Usually when one talks about the bills being due, you check your bank balance on the 2nd and 16th of the month to see who gets paid and who can wait. However, I’m talking about state legislation as in Senate and Assembly bills. (Obscure etymological reference: The origin of the word ‘bill’ to describe a proposed law is Latin from the term “bulla” in its medieval usage as "a seal" which became a "document furnished with a seal" and therefore an official decree or statute.)
There are five days left in the current Legislative session. If a bill does not make it to the Governor’s desk by midnight August 31… es muerte... and there are thousands of bills left to decide… most of which will wither and expire in committee. Plus there are the 800-pound gorillas: overhauling California's overloaded public pension system; renovating the state’s expensive workers' compensation program; and, changing the way corporate taxes are assessed, the latter with the power to drive away businesses in absolute droves.
But of those still in play, it’s a real legislative smorgasbord. Still registering anywhere from a weak pulse to a full on bacchanalia are bills to:
- Authorize the DMV to issue driver's licenses to illegal immigrants who are granted work permits under a new Obama administration program. (El Presidente has halted deportation for almost all people brought to this country illegally when they were minors. That ought to quell the immigration debate – NOT.)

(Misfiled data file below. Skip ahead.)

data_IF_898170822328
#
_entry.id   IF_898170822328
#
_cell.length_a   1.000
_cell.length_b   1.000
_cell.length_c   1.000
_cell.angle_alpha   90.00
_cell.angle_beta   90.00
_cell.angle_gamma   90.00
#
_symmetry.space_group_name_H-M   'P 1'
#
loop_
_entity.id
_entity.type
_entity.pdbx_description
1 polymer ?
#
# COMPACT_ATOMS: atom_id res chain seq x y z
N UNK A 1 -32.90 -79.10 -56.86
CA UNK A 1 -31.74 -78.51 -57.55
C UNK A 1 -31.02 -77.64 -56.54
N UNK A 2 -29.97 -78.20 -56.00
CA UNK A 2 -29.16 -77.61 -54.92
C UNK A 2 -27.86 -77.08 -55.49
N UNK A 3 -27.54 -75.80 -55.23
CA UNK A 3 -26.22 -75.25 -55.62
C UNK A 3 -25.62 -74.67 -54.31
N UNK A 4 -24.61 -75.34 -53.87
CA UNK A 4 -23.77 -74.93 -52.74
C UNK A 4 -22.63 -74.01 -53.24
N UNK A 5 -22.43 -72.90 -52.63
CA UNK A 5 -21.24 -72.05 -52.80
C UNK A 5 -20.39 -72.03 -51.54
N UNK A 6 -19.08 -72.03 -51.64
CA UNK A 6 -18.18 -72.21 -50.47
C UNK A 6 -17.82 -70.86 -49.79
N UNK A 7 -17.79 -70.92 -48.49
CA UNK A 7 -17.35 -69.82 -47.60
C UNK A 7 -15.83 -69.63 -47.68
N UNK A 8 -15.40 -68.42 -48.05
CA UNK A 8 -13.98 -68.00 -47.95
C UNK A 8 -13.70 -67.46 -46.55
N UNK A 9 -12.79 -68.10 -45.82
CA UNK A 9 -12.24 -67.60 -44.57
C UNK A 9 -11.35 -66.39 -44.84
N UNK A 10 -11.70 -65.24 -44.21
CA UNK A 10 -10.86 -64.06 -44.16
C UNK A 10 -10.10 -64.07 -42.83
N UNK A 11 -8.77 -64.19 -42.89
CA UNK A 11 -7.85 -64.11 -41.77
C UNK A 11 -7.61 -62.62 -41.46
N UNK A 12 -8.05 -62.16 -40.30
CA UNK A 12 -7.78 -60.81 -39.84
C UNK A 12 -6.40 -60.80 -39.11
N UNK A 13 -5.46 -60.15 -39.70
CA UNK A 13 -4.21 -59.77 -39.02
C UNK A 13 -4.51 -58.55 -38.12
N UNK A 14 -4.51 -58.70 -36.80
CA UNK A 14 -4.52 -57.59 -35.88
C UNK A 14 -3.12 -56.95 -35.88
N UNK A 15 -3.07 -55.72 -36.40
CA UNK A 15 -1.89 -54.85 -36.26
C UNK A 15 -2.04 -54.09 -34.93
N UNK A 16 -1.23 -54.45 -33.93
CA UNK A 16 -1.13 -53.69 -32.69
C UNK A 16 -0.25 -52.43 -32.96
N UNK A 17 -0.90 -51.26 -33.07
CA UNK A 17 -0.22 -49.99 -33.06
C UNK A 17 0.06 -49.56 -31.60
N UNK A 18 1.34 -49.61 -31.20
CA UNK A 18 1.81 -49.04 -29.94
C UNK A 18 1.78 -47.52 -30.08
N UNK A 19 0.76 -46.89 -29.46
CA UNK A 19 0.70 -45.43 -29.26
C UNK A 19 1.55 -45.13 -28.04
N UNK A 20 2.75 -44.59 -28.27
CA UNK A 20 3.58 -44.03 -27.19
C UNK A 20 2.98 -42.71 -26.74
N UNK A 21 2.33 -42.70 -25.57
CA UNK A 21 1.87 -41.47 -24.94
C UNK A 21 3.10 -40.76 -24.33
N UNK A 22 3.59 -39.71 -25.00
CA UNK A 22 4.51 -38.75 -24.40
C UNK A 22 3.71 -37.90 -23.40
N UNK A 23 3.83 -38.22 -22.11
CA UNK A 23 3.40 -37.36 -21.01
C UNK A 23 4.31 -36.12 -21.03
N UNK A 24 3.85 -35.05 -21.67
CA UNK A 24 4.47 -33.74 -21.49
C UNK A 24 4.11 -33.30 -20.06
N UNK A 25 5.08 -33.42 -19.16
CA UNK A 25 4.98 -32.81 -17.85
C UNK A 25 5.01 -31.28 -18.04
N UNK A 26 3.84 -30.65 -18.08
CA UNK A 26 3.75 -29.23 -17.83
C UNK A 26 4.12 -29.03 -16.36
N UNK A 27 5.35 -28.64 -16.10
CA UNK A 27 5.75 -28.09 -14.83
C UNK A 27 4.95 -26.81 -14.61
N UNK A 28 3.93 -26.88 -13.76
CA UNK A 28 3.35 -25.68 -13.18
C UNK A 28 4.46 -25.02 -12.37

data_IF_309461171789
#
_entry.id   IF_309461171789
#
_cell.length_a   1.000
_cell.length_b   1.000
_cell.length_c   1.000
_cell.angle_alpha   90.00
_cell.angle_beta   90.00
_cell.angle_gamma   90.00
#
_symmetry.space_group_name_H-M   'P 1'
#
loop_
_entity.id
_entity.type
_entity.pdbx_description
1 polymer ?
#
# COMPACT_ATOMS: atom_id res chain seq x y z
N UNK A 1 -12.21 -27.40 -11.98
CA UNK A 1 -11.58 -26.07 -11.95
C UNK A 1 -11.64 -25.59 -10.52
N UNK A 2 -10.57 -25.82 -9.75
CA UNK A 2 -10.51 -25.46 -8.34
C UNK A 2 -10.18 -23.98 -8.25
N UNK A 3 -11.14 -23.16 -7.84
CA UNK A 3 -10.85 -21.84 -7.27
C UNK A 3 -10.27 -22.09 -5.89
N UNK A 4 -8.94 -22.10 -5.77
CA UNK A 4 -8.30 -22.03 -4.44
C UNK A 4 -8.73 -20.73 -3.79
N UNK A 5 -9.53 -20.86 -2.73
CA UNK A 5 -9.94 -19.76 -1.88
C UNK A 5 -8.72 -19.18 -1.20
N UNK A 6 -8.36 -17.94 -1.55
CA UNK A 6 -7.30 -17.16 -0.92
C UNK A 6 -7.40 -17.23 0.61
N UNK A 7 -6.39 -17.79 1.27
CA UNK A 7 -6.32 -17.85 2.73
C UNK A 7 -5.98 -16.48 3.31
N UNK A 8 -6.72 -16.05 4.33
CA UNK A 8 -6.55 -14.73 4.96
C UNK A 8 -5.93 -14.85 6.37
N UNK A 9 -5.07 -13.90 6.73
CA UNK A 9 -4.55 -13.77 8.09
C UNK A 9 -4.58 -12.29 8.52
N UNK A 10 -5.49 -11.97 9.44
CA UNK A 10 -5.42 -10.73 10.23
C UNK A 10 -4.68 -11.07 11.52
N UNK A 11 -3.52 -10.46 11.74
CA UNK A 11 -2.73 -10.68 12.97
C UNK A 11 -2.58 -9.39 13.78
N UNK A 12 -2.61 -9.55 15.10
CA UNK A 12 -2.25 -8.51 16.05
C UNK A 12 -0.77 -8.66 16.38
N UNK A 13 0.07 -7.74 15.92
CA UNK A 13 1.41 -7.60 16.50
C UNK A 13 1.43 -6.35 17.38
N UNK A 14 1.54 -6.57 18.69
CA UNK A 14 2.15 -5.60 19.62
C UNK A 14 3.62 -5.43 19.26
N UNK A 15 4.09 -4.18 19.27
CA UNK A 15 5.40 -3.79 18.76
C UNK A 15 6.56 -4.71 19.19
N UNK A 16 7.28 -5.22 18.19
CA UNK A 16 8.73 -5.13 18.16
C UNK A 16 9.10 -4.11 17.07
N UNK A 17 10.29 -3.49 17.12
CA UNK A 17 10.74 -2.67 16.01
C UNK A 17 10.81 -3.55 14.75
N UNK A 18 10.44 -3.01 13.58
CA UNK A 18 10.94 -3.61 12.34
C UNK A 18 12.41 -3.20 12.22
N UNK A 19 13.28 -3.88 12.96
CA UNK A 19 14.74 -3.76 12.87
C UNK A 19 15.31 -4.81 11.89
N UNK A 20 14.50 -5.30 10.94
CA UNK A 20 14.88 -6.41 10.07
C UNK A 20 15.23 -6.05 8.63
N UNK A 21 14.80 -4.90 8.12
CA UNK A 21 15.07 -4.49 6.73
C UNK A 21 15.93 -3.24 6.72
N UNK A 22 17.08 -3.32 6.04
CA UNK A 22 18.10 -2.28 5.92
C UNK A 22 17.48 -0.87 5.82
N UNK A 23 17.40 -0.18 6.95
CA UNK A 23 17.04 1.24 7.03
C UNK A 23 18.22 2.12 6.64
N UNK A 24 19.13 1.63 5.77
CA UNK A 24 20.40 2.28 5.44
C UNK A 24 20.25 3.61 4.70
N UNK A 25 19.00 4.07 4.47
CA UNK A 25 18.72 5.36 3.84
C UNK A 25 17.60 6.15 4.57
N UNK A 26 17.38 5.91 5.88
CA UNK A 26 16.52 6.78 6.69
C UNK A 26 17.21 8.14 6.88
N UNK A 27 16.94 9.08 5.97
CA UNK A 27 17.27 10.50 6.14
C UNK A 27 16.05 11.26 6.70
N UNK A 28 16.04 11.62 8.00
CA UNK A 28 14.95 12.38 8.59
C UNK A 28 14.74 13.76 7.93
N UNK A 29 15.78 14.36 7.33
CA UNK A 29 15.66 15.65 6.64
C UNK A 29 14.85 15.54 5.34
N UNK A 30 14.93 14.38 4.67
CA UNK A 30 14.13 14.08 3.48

- Add agricultural workers to the list of employees to whom overtime wages must be paid if the employee works in excess of a workday or workweek, as defined by state law.
- Disallow the use of net operating loss carrybacks by individual and corporate taxpayers. Seems the personal income tax -and- the corporation tax laws allow individual and corporate taxpayers to utilize net operating losses and carryovers and carrybacks of those losses for purposes of offsetting their individual and corporate tax liabilities. No more.
- Enact the nation's first ban on "conversion" therapy for gay minors.
- Legislate a statewide ban on using polystyrene foam food containers as of January 1, 2016, though the bill, for some reason, exempts school districts.
- And finally, an interesting and much needed correction dealing with handicapped access. I know this is going to sound un-PC, but the truth is there’s a growing epidemic of what can only be termed frivolous lawsuits against businesses and multi-family housing complexes claiming failure to comply with the Americans with Disabilities Act (ADA).
And that’s the shame of it. These money mills file anywhere from 1,000 to 2,000 complaints a month under cover of the ADA. Standard settlement per complaint (rather than go to trial) is $4,000 to $8,000 and right now under the law, the lawyer and the plaintiff get to keep the money.
This bill would, instead, make some much needed changes to protect the integrity of the ADA. (As an aside, after reading the issue background, I’m baffled why there isn’t a requirement that any settlement must go into a state fund to help remediate any legitimate ADA violations. Then if the lawyer and plaintiff file a claim and win, the settlement will be to actually help the handicapped and not to make money… just sayin’)